How do you eat more organic food without going crazy trying to find it or
going broke buying it? When this compelling question is posed to me on the
same day by a woman who produces a newsletter for a Darien environmental
group and a sixth-grade student in Bridgeport, I'm inspired.
Consumers' problems range from the difficulty of finding any organic food
at all in many stores to the higher cost of some organic foods when they
can be found. This isn't surprising because the conventional food system
(including supermarkets, convenience stores and chain restaurants) has been
created to take advantage of the enormous quantities of cheap food produced
by damaging chemical/industrial methods. Fruits and vegetables can be
picked unripe in California, Mexico or Chile, sprayed with an assortment of
fungicides to prevent rot, and then shipped thousands of miles for sale at
rock bottom prices. From what customers at the Farmers Market tell us,
this produce is often rock hard and tasteless, until it rots from the
There are many reasons why people are now choosing organic foods. The most
prominent is for health: that is, to avoid residues of the toxic chemicals
that are used routinely in producing and shipping most non-organic foods.
This seems to be increasingly important to mothers of young children, for
those who are working to heal themselves of serious illnesses, and for the
elderly (who are less resilient). Many of these people already know that
the fats, sugars, refined carbohydrates and synthetic ingredients found
today in so many processed foods are probably more damaging to health than
pesticide residues are, and have cut back on these, as well. That's good,
because searching for organic Twinkies(tm) or Happy Meals(tm) misses the
point, although enough advertising could create just such a fad.
The rapid introduction of genetically-modified organisms into the food
supply has spurred many to search for certified-organic foods, especially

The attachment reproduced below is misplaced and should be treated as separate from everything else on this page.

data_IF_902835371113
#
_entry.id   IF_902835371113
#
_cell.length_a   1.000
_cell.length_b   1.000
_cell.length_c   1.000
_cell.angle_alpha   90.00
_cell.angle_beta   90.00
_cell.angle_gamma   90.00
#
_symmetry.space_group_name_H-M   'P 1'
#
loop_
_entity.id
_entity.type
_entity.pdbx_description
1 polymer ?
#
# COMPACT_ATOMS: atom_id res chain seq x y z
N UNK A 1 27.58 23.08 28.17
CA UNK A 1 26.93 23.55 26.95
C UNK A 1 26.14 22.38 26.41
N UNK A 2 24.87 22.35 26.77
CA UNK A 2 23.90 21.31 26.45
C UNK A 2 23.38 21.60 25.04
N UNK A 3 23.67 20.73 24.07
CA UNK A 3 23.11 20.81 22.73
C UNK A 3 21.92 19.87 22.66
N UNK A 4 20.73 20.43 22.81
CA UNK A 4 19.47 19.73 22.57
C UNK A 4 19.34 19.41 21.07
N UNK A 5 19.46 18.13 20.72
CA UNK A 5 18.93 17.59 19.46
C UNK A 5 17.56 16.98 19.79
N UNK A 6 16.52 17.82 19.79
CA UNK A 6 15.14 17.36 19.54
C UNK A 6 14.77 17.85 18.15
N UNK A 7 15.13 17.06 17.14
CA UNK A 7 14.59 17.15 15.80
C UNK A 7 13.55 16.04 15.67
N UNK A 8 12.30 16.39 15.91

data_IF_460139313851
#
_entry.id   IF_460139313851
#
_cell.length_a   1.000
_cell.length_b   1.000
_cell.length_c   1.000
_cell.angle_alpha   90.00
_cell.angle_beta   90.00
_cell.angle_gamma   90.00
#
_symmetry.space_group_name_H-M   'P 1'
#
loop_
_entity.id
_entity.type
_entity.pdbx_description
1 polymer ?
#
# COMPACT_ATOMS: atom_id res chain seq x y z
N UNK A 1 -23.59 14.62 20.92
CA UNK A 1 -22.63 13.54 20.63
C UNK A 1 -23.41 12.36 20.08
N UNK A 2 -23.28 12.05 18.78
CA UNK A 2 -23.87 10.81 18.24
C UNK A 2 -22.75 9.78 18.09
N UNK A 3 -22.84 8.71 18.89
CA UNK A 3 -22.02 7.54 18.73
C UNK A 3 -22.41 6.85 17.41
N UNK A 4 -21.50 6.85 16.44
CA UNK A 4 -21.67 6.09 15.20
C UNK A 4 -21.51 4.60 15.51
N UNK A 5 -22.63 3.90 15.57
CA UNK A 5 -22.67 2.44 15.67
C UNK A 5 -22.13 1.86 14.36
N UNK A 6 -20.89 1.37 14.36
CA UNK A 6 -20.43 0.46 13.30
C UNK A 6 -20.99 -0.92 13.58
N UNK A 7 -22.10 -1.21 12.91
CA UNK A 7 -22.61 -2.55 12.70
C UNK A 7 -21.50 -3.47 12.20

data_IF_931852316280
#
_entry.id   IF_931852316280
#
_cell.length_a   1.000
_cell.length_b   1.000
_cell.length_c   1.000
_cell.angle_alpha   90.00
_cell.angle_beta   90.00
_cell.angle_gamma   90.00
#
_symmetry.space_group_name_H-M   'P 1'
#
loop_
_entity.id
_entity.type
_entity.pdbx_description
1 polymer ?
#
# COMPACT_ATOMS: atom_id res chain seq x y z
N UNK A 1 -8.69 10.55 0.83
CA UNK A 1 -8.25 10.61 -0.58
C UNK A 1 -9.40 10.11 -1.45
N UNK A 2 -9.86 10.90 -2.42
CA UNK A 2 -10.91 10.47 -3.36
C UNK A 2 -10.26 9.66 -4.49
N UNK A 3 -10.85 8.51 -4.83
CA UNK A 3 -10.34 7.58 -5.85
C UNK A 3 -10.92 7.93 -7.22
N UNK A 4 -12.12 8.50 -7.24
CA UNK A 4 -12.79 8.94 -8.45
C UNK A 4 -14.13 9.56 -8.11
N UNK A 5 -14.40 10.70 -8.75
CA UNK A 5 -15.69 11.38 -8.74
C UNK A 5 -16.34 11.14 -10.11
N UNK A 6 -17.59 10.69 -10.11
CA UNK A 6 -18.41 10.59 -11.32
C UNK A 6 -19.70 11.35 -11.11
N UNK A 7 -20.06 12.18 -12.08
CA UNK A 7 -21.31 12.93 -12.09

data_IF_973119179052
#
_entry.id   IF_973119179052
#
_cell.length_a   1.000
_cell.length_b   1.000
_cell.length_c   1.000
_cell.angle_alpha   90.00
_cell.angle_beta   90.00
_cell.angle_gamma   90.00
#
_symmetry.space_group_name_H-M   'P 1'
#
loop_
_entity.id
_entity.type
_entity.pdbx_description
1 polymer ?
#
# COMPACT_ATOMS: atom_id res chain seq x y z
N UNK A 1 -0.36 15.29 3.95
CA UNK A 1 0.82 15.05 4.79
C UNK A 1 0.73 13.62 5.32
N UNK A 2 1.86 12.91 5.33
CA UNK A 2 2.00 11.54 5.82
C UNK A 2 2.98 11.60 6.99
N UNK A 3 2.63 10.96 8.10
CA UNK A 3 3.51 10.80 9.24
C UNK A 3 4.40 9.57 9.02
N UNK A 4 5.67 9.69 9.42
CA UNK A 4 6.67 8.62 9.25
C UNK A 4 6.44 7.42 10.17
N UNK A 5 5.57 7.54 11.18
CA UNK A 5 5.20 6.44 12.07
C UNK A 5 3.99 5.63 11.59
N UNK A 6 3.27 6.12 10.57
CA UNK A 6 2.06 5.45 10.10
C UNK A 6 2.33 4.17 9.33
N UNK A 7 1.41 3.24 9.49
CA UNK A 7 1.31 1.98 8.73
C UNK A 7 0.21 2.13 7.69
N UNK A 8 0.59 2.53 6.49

dairy products. This new technology is not allowed in organic production.
Studies indicate that many people should eat fewer dairy products, anyway,
which can make up for organic dairy's reasonably higher prices.
There are other, more altruistic reasons for eating organic food. Growing
demand increases organic farming practices which in turn can protect soil,
water, air, animals and farmworkers. This also leads to fewer toxic wastes
in places like Connecticut where pesticides are manufactured.
Eating organic food, however, won't necessarily address other negative
effects of the American food system, such as enormous energy- and
resource-use for processing, packaging and transportation, and its tendency
toward very-large-scale enterprises. Lettuce trucked in from California or
tomatoes flown in from Holland consume the same transportation and
packaging energy and create the same pollution and waste problems whether
they are grown using organic or conventional methods. Consuming more
locally-grown, seasonal foods and learning to cook with basic ingredients
like vegetables, grains and beans is an effective and accessible solution
to these problems.
The majority of the world's people live on diets which consist primarily of
whole grains and legumes. The complex carbohydrates, fiber, low fat and
other nutrients in these foods are widely recognized as being very
beneficial to health. Organic grains and beans, in bulk from a health food
store or food co-op, are a real nutritional bargain compared to processed
and prepared foods.
It's not surprising that in Connecticut, the highest concentration of
stores selling organic food is along the "Gold Coast" in Fairfield County.
There are, however, organic foods growing abundantly in back yards and
community gardens in every town and suburb throughout the state. Growing
more of the food that you want to eat is important, even if it is just a
jar of sprouts on your kitchen counter.
To protect your health, become familiar with the fruits and vegetables
which are most contaminated with pesticides. Peanuts, strawberries, green
peppers and melons rank high on this list. Avoid these foods altogether if
you can't find organic sources.
There are few consumer choices that can have so many positive effects in so
many places. What are your reasons for eating organic food? One good one
is: changing the way you eat, can change the world!
For more information, send a self-addressed, stamped envelop to Organic
Food, WSHU, 5151 Park Avenue, Fairfield, CT 06432.
This is Bill Duesing, Living on the Earth
(C)1998, Bill Duesing, Solar Farm Education, Box 135, Stevenson, CT 06491
Bill and Suzanne Duesing operate the Old Solar Farm (raising NOFA/CT
certified organic vegetables) and Solar Farm Education (working on urban
agriculture projects in southern Connecticut and producing "Living on the
Earth" radio programs). Their collection of essays Living on the Earth:
Eclectic Essays for a Sustainable and Joyful Future is available from Bill
Duesing, Box 135, Stevenson, CT 06491 for $14 postpaid. These essays first
appeared on WSHU, public radio from Fairfield, CT. New essays are posted
weekly at http://www.wshu.org/duesing and those since November 1995 are
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